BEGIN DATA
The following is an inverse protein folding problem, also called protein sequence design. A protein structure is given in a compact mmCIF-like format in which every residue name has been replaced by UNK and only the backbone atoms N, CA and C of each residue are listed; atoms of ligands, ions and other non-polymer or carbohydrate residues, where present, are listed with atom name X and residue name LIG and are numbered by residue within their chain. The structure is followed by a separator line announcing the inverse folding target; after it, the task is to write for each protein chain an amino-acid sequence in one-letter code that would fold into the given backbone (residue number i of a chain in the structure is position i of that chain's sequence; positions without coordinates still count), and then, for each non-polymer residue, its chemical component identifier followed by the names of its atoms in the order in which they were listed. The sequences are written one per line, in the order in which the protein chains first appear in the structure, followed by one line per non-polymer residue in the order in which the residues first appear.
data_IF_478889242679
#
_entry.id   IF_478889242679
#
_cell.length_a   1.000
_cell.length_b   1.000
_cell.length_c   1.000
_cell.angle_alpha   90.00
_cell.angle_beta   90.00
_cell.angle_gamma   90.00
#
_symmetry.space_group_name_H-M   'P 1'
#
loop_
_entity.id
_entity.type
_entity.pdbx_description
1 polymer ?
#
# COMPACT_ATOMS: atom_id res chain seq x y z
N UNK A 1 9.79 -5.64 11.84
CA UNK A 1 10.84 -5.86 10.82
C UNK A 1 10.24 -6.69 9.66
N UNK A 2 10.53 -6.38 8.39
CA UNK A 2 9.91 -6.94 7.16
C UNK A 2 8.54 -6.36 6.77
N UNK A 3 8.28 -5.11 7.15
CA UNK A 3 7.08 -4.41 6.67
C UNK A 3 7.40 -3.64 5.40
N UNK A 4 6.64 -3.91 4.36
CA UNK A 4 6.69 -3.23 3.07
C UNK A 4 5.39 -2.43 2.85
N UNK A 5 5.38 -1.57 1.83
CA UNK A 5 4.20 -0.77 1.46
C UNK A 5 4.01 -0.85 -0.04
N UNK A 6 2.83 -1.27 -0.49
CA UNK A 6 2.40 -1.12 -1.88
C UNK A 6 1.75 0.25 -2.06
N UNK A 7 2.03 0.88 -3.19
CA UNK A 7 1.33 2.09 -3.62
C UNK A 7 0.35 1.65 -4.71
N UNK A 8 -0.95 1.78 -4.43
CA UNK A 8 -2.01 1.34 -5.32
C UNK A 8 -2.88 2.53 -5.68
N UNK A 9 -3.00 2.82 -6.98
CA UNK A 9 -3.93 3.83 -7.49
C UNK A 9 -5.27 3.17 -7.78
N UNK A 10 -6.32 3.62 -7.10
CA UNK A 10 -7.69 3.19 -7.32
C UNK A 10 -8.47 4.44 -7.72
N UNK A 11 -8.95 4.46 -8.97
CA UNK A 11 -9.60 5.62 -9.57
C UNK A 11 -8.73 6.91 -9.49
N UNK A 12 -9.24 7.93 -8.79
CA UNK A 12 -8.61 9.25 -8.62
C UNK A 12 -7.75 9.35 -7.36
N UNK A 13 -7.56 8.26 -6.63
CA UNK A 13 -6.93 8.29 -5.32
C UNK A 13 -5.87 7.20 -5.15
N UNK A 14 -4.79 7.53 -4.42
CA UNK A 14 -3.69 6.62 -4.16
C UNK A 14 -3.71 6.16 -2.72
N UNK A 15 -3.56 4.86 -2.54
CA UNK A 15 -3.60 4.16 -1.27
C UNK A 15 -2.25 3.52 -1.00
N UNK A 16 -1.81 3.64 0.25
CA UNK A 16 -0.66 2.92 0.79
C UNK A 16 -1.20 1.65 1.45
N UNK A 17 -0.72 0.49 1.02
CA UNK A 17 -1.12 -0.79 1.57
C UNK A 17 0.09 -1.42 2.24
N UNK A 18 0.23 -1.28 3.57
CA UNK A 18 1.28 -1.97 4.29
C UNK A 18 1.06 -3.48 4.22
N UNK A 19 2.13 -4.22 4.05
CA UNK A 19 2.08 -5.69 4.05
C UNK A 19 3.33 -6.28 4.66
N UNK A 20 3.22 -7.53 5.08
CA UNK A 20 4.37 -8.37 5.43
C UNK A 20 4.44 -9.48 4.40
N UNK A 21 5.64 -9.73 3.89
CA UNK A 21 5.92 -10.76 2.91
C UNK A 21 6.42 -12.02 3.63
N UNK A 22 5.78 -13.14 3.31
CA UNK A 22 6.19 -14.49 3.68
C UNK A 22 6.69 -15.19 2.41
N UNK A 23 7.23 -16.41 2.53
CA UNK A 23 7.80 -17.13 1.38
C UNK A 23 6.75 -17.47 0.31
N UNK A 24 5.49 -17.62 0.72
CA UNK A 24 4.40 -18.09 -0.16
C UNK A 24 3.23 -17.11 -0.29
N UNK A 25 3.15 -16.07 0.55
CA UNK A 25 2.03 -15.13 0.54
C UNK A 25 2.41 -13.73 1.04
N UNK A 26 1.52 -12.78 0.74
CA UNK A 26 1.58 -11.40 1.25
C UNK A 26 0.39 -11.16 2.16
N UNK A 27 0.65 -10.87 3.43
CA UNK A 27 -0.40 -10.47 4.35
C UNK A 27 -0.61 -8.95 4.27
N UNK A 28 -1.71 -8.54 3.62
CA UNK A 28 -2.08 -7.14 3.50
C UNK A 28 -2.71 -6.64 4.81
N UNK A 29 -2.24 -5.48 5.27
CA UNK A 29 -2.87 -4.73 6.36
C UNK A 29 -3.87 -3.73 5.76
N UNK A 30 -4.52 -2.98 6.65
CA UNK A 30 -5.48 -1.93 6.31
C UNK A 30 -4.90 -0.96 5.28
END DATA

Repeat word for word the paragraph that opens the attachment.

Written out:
The following is an inverse protein folding problem, also called protein sequence design. A protein structure is given in a compact mmCIF-like format in which every residue name has been replaced by UNK and only the backbone atoms N, CA and C of each residue are listed; atoms of ligands, ions and other non-polymer or carbohydrate residues, where present, are listed with atom name X and residue name LIG and are numbered by residue within their chain. The structure is followed by a separator line announcing the inverse folding target; after it, the task is to write for each protein chain an amino-acid sequence in one-letter code that would fold into the given backbone (residue number i of a chain in the structure is position i of that chain's sequence; positions without coordinates still count), and then, for each non-polymer residue, its chemical component identifier followed by the names of its atoms in the order in which they were listed. The sequences are written one per line, in the order in which the protein chains first appear in the structure, followed by one line per non-polymer residue in the order in which the residues first appear.